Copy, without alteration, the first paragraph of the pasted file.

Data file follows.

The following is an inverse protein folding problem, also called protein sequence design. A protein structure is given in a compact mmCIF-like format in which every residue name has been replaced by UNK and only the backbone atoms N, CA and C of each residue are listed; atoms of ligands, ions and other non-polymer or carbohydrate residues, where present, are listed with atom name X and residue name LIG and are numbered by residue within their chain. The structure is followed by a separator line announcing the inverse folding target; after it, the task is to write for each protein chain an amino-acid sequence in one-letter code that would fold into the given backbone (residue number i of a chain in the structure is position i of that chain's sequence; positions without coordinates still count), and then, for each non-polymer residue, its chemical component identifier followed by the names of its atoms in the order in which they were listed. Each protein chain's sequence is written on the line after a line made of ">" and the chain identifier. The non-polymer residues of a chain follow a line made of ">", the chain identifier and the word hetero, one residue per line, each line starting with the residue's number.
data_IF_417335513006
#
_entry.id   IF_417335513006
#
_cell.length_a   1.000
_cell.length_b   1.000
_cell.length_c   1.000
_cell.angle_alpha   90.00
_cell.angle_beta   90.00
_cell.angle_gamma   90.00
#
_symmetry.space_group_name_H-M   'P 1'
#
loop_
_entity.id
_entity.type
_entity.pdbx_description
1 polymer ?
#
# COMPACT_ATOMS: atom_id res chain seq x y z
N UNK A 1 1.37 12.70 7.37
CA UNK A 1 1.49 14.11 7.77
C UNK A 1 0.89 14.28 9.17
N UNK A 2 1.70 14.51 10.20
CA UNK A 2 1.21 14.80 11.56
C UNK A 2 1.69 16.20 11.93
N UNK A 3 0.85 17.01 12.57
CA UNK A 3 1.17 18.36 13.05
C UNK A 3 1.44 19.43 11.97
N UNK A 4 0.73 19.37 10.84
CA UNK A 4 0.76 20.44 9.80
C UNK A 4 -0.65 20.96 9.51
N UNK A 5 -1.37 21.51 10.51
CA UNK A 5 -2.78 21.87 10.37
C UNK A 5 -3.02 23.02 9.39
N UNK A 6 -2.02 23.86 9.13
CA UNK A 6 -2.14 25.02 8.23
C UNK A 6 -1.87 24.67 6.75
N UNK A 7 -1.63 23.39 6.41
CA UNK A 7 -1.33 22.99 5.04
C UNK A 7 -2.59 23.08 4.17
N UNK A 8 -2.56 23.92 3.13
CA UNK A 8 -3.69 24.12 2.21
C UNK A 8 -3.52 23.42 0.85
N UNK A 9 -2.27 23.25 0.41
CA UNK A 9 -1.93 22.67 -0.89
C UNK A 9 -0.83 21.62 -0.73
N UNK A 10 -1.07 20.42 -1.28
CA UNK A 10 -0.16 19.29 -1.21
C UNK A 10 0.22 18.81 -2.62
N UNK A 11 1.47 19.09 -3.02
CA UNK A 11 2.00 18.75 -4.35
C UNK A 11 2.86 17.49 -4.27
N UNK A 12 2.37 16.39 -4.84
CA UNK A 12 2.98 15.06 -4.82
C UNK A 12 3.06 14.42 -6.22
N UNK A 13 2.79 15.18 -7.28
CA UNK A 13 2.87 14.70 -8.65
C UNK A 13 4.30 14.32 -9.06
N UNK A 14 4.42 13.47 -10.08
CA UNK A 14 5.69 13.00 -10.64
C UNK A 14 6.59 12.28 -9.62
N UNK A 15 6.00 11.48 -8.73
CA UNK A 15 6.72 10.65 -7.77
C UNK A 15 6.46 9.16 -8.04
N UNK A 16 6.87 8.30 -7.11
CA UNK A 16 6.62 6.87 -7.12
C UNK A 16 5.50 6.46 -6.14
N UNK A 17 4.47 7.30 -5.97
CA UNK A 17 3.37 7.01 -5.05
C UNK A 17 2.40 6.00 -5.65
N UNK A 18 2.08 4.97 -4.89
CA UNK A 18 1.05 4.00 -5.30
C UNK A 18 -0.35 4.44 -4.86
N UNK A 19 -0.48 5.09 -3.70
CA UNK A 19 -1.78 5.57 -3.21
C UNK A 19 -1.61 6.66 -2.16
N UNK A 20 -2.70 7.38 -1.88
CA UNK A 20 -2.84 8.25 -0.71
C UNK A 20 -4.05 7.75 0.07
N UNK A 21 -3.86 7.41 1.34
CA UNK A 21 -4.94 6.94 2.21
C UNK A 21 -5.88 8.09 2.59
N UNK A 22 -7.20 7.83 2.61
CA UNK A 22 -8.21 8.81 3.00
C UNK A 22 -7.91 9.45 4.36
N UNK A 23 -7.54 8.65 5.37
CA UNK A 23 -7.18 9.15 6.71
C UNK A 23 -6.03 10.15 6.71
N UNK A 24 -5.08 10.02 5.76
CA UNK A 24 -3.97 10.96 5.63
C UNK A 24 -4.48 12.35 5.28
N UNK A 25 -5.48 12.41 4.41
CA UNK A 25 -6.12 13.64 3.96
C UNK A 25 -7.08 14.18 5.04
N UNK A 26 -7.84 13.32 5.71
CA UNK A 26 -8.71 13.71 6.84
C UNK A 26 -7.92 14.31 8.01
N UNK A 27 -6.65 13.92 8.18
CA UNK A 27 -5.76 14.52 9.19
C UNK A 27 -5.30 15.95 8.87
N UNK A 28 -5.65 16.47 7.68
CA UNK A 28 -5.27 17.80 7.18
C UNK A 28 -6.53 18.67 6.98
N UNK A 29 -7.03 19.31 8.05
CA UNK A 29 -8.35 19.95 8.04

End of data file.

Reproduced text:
The following is an inverse protein folding problem, also called protein sequence design. A protein structure is given in a compact mmCIF-like format in which every residue name has been replaced by UNK and only the backbone atoms N, CA and C of each residue are listed; atoms of ligands, ions and other non-polymer or carbohydrate residues, where present, are listed with atom name X and residue name LIG and are numbered by residue within their chain. The structure is followed by a separator line announcing the inverse folding target; after it, the task is to write for each protein chain an amino-acid sequence in one-letter code that would fold into the given backbone (residue number i of a chain in the structure is position i of that chain's sequence; positions without coordinates still count), and then, for each non-polymer residue, its chemical component identifier followed by the names of its atoms in the order in which they were listed. Each protein chain's sequence is written on the line after a line made of ">" and the chain identifier. The non-polymer residues of a chain follow a line made of ">", the chain identifier and the word hetero, one residue per line, each line starting with the residue's number.